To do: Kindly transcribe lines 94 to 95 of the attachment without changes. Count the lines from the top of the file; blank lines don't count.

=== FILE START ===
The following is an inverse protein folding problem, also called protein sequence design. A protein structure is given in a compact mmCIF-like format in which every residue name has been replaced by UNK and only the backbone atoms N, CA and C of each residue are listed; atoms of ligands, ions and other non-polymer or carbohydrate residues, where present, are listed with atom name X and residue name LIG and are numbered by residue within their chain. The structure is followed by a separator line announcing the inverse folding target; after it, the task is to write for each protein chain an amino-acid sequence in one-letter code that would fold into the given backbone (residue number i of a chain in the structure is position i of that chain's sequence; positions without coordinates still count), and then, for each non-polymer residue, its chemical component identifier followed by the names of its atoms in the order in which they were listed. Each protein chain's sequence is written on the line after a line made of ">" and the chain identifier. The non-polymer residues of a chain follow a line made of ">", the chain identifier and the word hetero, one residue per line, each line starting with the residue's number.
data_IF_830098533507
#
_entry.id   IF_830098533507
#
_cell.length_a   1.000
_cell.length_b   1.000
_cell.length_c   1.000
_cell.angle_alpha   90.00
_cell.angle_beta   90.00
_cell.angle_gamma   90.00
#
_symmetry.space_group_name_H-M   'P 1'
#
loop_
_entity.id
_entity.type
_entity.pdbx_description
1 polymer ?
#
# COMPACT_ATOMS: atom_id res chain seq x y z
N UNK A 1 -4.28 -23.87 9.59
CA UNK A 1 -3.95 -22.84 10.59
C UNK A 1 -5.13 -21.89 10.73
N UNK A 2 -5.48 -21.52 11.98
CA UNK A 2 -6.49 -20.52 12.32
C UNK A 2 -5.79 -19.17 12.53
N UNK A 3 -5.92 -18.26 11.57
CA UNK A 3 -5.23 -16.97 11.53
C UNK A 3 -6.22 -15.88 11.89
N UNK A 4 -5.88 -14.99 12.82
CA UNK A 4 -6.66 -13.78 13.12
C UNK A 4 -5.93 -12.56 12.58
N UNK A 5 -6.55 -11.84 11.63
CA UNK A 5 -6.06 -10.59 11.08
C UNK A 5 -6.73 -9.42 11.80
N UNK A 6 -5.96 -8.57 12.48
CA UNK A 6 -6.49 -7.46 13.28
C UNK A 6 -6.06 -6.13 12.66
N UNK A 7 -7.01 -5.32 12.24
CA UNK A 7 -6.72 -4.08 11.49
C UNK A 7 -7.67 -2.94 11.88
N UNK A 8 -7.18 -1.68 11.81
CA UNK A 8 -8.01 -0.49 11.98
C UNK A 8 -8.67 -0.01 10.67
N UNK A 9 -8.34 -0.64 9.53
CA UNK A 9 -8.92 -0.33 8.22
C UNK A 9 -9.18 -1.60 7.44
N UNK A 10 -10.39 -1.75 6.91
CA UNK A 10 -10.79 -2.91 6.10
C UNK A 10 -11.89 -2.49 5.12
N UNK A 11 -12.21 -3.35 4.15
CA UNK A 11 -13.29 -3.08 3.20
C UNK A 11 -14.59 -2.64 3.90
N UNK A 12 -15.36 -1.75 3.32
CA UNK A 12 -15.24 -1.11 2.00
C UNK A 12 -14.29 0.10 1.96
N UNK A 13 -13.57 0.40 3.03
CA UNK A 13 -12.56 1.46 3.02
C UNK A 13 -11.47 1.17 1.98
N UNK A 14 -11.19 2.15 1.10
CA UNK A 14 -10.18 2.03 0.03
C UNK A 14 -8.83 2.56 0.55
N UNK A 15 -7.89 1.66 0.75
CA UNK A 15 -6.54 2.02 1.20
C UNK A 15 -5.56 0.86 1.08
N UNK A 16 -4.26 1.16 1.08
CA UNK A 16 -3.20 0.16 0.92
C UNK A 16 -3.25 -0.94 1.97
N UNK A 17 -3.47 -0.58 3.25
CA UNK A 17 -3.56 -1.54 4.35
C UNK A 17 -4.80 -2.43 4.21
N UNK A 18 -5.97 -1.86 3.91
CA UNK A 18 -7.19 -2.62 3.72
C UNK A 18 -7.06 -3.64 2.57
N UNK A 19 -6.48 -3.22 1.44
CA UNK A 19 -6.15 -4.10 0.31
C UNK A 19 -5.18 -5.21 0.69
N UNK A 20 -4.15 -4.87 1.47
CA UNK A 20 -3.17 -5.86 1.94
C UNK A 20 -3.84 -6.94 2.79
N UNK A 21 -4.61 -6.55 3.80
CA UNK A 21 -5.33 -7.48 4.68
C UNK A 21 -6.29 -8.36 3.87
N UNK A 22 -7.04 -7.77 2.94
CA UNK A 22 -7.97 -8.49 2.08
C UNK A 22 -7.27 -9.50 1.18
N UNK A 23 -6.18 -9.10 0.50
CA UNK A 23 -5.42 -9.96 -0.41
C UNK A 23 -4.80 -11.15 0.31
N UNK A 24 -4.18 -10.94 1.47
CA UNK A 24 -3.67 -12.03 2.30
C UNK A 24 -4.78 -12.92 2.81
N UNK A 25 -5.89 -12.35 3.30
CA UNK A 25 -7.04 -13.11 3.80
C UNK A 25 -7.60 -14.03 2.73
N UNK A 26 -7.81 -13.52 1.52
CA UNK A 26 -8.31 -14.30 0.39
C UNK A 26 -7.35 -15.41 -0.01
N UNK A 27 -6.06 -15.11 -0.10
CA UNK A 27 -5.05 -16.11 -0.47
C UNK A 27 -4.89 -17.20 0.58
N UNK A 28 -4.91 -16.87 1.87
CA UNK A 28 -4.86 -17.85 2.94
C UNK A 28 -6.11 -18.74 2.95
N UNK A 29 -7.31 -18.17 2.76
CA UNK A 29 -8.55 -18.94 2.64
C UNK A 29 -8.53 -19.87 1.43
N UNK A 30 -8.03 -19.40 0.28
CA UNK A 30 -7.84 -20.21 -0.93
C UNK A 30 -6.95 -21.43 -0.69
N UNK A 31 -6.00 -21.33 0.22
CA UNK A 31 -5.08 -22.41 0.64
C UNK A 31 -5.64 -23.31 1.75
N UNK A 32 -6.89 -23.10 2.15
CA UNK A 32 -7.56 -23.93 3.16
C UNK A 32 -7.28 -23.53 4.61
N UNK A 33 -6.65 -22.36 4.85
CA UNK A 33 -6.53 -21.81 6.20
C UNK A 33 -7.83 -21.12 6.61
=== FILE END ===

N UNK A 25 -5.89 -12.35 3.30
CA UNK A 25 -7.04 -13.11 3.80